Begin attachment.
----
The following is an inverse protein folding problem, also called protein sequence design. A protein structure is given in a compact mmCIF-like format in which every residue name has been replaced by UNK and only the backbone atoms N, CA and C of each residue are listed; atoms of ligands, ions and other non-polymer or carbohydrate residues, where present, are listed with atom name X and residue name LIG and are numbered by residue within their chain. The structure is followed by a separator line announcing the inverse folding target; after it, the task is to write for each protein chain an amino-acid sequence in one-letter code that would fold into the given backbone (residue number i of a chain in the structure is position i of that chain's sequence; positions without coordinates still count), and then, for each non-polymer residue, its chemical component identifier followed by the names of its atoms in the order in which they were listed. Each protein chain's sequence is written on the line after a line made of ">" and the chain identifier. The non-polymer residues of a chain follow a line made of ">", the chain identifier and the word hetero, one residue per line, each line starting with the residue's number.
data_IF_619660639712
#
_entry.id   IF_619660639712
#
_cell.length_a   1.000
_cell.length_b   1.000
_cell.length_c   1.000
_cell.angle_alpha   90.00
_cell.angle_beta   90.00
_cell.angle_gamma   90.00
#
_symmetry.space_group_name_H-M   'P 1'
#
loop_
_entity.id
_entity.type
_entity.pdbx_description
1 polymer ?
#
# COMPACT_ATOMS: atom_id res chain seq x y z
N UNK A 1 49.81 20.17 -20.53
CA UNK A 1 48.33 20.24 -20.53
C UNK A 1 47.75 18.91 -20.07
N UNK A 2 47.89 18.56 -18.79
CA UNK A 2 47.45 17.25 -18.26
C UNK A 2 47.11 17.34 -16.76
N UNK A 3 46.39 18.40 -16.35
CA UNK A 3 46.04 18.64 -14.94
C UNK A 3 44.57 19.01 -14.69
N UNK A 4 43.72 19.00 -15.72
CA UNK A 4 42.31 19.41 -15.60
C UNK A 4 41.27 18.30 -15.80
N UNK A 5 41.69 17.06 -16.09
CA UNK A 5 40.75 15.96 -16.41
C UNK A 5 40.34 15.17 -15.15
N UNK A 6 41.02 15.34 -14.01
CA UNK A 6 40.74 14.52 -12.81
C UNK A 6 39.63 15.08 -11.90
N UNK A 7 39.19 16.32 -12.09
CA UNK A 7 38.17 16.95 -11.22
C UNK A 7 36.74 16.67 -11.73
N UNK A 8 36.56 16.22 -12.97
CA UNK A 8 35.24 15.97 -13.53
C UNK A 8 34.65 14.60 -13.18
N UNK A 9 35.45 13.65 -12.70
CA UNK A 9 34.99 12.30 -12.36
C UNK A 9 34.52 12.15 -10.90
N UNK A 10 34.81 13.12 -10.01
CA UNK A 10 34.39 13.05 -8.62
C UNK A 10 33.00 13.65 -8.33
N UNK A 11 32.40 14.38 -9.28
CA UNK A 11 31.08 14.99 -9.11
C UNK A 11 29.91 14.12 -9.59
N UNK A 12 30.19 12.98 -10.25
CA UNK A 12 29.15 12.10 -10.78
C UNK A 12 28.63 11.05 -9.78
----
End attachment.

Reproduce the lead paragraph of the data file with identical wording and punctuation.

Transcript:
The following is an inverse protein folding problem, also called protein sequence design. A protein structure is given in a compact mmCIF-like format in which every residue name has been replaced by UNK and only the backbone atoms N, CA and C of each residue are listed; atoms of ligands, ions and other non-polymer or carbohydrate residues, where present, are listed with atom name X and residue name LIG and are numbered by residue within their chain. The structure is followed by a separator line announcing the inverse folding target; after it, the task is to write for each protein chain an amino-acid sequence in one-letter code that would fold into the given backbone (residue number i of a chain in the structure is position i of that chain's sequence; positions without coordinates still count), and then, for each non-polymer residue, its chemical component identifier followed by the names of its atoms in the order in which they were listed. Each protein chain's sequence is written on the line after a line made of ">" and the chain identifier. The non-polymer residues of a chain follow a line made of ">", the chain identifier and the word hetero, one residue per line, each line starting with the residue's number.